Album Reviews

Slowthai – UGLY

(Method) UK release date: 3 March 2023

Dark, punishing, intriguingly produced and brilliantly executed, emotional power abounds

Slowthai - UGLY In 2019 Tyron Frampton released his debut album Nothing Great About Britain, and something was amiss. There were some interesting ideas but they were interspersed with weak homages to his influences and cliched poses of rebellion. In short, he was playing it too safe. Fast-forward a few years and that is definitely not the case here on UGLY. On his third album the listener delves so deep into Slowthai’s personal issues that the experience isn’t just voyeuristic, it’s claustrophobic. The closest comparison for this level of intensity in rap music is perhaps Danny Brown, but even his wildest albums leave more room for sober reflection. UGLY is catharsis central.

Producer Dan Carey, of Kae Tempest, Nick Mulvey, Fontaines DC and Black Midi fame, infuses the tracks with intriguing elements, like the fizzy pentatonic synths on Feel Good or the erratic overtones of Falling, producing an accompaniment that frequently feels ominous and chaotic. Slowthai raps, sings and screams his way through the record, periodically addressing himself on tracks like Tourniquet and Fuck It Puppet (“I’m depressed (no you’re not) want to kill myself (good / you wouldn’t do it anyway, bro, you need a push)”). Never Again relays a Stan-esque narrative of an ex-girlfriend and the attachment he still feels towards her, and Selfish paints a nihilistic picture of social hierarchies while acknowledging his own status.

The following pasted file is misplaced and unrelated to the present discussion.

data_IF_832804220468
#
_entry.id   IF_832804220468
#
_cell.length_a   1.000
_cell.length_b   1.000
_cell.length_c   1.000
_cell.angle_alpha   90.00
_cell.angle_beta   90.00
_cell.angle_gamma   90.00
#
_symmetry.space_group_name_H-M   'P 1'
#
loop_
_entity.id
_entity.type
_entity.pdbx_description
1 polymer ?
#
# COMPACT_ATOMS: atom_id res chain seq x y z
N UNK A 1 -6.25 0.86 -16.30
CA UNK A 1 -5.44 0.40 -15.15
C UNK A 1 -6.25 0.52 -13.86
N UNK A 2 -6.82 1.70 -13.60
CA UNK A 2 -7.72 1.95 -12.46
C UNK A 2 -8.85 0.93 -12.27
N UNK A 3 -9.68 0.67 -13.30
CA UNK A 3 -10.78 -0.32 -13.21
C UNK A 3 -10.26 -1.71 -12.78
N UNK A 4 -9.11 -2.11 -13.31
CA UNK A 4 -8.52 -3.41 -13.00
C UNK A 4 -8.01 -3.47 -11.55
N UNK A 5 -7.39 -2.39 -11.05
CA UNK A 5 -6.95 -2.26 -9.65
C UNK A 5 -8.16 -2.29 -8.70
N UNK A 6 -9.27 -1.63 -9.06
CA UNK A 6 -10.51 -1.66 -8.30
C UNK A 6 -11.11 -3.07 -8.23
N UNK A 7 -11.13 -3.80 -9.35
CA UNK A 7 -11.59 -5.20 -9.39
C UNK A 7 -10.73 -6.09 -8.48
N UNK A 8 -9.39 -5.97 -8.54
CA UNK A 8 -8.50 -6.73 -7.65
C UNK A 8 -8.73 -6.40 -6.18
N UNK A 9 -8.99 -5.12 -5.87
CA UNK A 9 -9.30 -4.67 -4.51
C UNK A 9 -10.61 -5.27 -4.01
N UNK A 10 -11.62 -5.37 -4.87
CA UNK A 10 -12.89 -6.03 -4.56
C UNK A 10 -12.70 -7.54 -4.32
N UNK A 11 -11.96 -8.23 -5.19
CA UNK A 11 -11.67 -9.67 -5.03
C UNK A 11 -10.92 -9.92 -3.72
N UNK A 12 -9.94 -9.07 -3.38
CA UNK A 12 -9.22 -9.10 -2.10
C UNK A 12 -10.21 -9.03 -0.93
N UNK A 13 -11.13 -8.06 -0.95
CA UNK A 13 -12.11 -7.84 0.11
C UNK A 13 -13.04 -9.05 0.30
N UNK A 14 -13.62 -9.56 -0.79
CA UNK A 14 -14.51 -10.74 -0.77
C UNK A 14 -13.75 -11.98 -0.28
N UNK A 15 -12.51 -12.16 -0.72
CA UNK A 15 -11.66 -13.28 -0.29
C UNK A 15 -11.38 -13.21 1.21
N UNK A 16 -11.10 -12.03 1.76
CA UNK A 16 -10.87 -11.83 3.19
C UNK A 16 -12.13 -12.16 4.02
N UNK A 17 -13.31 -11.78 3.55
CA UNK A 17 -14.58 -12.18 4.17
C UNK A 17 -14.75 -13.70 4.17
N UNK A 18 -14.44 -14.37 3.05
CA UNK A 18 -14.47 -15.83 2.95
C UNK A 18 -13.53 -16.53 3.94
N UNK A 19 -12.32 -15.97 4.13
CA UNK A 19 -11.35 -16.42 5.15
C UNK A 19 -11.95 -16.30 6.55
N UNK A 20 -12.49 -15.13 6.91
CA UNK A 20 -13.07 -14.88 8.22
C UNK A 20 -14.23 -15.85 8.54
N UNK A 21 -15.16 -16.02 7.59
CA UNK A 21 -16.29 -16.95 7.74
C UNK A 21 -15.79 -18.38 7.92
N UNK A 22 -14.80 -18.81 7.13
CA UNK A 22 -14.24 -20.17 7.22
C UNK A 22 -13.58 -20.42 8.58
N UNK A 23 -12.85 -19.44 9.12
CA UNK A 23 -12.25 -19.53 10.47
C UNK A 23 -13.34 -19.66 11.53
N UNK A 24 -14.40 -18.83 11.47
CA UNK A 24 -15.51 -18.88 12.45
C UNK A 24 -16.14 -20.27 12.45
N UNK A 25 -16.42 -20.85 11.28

The krautrock-tinged Wotz Funny feels like a settled score, the bleak character sketches reminiscent of earlier Slowthai material, but with a newfound artistry that elevates them. Opening track Yum is another definite highlight, as frantic hedonistic lyrics ring out over acidic bass and a pounding techno beat. Advice is relayed from his therapist, which one might expect to be the start of some loose concept or narrative, but this is promptly dismissed and the meltdown continues. In fact, the closest thing to a resolution is the closing track 25% Club, with mellower guitar strums, a lo-fi drum machine loop and lyrics about a relationship gently hinting at how our protagonist could find some peace of mind.

UGLY certainly isn’t a pleasant listen, and at various points it’s too extreme to be categorised as rap or rock, but many of these tracks are brilliantly executed and their emotional power and impact put Slowthai in a unique position. All we can hope is that he has found a way out of his woes in real life.

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More on Slowthai
Slowthai – UGLY
Slowthai – TYRON
Slowthai – Nothing Great About Britain